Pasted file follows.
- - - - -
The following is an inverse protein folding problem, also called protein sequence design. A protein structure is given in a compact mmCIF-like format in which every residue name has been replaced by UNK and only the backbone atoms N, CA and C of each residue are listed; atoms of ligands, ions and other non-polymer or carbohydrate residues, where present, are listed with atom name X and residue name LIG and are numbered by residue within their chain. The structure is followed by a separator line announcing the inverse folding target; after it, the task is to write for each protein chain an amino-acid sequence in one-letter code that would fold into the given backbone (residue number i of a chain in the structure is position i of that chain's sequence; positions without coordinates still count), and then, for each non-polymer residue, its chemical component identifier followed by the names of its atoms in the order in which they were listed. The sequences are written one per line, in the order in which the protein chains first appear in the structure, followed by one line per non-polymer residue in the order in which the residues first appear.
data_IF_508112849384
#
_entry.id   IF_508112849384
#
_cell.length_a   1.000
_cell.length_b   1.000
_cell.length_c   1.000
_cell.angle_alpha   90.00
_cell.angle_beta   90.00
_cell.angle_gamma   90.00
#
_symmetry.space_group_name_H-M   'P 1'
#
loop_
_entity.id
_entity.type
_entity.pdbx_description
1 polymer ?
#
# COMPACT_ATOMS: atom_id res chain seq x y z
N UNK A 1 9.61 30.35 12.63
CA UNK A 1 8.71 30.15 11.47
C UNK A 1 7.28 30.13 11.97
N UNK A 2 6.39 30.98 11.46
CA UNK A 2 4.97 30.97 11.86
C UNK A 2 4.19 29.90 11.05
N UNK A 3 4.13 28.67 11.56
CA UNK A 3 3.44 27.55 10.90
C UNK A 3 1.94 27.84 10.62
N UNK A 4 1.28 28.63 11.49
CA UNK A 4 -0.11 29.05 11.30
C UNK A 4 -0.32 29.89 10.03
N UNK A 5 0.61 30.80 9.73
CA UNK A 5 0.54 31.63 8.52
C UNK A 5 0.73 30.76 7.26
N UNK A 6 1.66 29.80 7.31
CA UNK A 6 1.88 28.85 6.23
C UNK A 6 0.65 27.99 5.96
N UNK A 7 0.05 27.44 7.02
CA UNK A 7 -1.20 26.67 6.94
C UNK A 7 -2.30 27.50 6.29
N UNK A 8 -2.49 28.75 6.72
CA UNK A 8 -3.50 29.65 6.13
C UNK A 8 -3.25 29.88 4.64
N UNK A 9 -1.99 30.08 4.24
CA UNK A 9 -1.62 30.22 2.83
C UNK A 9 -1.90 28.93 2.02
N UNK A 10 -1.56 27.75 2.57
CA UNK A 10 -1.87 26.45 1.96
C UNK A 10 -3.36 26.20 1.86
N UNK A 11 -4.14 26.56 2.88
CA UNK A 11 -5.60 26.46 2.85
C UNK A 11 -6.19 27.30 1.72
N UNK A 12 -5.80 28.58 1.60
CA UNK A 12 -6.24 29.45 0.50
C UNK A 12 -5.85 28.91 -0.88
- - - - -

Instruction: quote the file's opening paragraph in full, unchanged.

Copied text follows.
The following is an inverse protein folding problem, also called protein sequence design. A protein structure is given in a compact mmCIF-like format in which every residue name has been replaced by UNK and only the backbone atoms N, CA and C of each residue are listed; atoms of ligands, ions and other non-polymer or carbohydrate residues, where present, are listed with atom name X and residue name LIG and are numbered by residue within their chain. The structure is followed by a separator line announcing the inverse folding target; after it, the task is to write for each protein chain an amino-acid sequence in one-letter code that would fold into the given backbone (residue number i of a chain in the structure is position i of that chain's sequence; positions without coordinates still count), and then, for each non-polymer residue, its chemical component identifier followed by the names of its atoms in the order in which they were listed. The sequences are written one per line, in the order in which the protein chains first appear in the structure, followed by one line per non-polymer residue in the order in which the residues first appear.